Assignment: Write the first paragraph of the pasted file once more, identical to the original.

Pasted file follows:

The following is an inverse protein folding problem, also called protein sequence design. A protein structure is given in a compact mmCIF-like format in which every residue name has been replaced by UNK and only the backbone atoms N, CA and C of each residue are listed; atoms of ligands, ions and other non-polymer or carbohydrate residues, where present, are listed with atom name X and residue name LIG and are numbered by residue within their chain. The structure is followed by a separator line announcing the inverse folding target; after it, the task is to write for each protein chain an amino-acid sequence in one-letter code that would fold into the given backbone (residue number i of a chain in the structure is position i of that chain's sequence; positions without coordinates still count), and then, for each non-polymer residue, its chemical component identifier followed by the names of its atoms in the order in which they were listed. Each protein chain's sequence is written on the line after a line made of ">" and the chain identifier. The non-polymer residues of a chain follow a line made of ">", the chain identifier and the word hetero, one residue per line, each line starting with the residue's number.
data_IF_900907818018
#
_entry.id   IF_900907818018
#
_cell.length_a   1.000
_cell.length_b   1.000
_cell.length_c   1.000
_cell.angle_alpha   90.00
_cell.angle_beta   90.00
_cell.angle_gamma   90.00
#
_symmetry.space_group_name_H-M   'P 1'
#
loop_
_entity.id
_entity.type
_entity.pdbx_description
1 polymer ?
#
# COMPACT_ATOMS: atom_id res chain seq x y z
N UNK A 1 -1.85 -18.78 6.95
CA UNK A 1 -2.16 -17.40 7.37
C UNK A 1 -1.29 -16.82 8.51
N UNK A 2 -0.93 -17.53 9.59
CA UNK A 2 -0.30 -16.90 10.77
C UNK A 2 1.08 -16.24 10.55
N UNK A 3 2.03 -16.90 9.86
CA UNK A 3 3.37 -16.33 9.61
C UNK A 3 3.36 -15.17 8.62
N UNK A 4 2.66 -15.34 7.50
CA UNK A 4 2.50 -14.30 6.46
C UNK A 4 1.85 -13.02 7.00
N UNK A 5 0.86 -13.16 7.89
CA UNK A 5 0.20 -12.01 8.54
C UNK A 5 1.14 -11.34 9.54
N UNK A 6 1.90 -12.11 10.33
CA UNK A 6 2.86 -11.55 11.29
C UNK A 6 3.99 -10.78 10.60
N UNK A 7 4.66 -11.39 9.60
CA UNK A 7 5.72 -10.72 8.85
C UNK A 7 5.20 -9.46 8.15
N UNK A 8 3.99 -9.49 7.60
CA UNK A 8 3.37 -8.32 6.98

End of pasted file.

The following is an inverse protein folding problem, also called protein sequence design. A protein structure is given in a compact mmCIF-like format in which every residue name has been replaced by UNK and only the backbone atoms N, CA and C of each residue are listed; atoms of ligands, ions and other non-polymer or carbohydrate residues, where present, are listed with atom name X and residue name LIG and are numbered by residue within their chain. The structure is followed by a separator line announcing the inverse folding target; after it, the task is to write for each protein chain an amino-acid sequence in one-letter code that would fold into the given backbone (residue number i of a chain in the structure is position i of that chain's sequence; positions without coordinates still count), and then, for each non-polymer residue, its chemical component identifier followed by the names of its atoms in the order in which they were listed. Each protein chain's sequence is written on the line after a line made of ">" and the chain identifier. The non-polymer residues of a chain follow a line made of ">", the chain identifier and the word hetero, one residue per line, each line starting with the residue's number.